The new CR-V is an important launch for Honda. Can it bring back some of the luster of old?
It all started in a wretched manner. Everything that could go wrong did. There’s a ritual during media drives such as these – a senior member of the management team flags off the media one at a time and they drive away in convoy. More often than not, the convoy disperses shortly thereafter, as journos go their separate ways hunting for a good location to shoot and good road to drive on.
As Mr. Jnaneswar Sen – the very soft-spoken and humble head honcho at Honda – dropped the flag, journalists started driving away in their respective cars. Incidentally, the one we got was parked a little further away as someone had taken it to shoot it in the soft sunlight of the early morning. So, we smartly marched off after exchanging morning pleasantries, and I confidently sat in the driver’s seat – eager to set off.
And then, suddenly, there were worried faces all around. People rushing towards the car, looking around in panic. Some chaps bent down, quite nervous about the underbody damage. The scene was far more dramatic than I would have liked! You see, there was a beautifying element made of concrete that the hotel had placed in the driveway, and I couldn’t quite spot it on the way out and drove straight over it. The damn thing made a noise loud enough to alert all bystanders. Thankfully, the guys inspecting the car gave me a thumbs-up, as it had only come into contact with the metal plate under the engine and didn’t cause any damage at all – apart from the odd scrape I imagine.
My first incident in all the years that I’ve been attending media drive events – what an embarrassment! Looking sufficiently apologetic and mortified, I drove away as slowly as I could. I had this feeling that people would be talking about this even after hundreds of years, and I could already visualize every person present there thinking of me as a careless chap who doesn’t know how to drive at all. Yikes, it gives me shivers the more I think of it. Sorry Honda!
Thankfully, there’s a simple remedy for such torment – just breathe deeply, and start coming to your senses. I did just that, and the drive from there onwards was deeply satisfying. But it wasn’t just deeply satisfying because I overcame my stupid psychological state but because the 2.0 litre manual that I was driving was charming my senses. Honda is offering this fourth-gen CR-V with two engine options – a 2.0 litre and 2.4 litre petrol – across four variants, and only the 2.0 comes with a 6-speed manual. It also comes with the option of a 5-speed automatic, but going by the fun thing this 6-speed affair is, I’d take the manual thank you.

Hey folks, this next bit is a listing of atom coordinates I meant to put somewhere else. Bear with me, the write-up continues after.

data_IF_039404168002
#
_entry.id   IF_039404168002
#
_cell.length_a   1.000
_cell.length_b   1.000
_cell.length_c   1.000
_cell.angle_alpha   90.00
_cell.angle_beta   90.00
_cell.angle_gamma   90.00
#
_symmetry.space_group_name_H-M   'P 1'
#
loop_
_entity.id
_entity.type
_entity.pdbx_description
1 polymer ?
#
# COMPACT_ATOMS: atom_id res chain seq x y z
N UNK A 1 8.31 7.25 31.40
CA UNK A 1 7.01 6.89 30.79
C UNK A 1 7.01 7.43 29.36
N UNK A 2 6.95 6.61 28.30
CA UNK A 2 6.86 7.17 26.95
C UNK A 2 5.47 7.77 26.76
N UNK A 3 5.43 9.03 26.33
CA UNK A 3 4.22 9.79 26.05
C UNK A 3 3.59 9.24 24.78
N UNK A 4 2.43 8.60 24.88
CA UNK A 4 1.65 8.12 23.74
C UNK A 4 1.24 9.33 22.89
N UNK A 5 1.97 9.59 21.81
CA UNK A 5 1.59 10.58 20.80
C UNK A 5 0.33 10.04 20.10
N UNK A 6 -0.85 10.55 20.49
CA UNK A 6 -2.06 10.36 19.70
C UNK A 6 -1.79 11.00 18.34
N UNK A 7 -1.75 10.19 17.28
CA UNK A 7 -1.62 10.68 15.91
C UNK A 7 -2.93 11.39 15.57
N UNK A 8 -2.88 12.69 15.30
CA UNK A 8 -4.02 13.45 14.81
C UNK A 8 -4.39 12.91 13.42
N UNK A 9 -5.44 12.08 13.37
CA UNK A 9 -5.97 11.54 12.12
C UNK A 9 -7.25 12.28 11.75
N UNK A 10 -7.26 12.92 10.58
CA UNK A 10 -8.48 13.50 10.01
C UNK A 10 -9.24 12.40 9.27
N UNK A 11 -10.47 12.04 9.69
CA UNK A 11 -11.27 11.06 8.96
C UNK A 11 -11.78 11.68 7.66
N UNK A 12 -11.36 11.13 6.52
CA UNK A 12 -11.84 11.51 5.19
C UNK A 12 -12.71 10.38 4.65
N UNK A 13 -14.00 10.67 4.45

When Honda brought the CR-V to India in 2003, I loved it. I liked the simple, no-nonsense look, and the spare tyre mounted on the tailgate gave it a lovely stance. Though it drove more like a sedan and floundered in the rough stuff, and was quite departed from the concept of a pure SUV, it did capture the looks perfectly. The third-generation CR-V, however, wasn’t to my taste. It looked a bit too peculiar and even downright ugly from some angles. But Honda has worked really hard on its 4th generation model – and it shows. Looks wise, I really like the front-end design. It’s in-your-face and makes a bold statement. It’s aggressive. The combination of the big chiseled headlamp and the grille echoes the FCX Clarity (fuel cell vehicle) somewhat. But the rest of the design is still a bit perplexing. It’s not ungainly like the previous one, but you can clearly see that Honda has deliberately kept the latest CR-V looking slightly similar to the outgoing model. I didn’t like the rear much, as it looked quite plump and the tail lamp design didn’t help in hiding its flab. But then, looks are subjective and it’s not necessary for you to dislike Kelly Osbourne just because I do.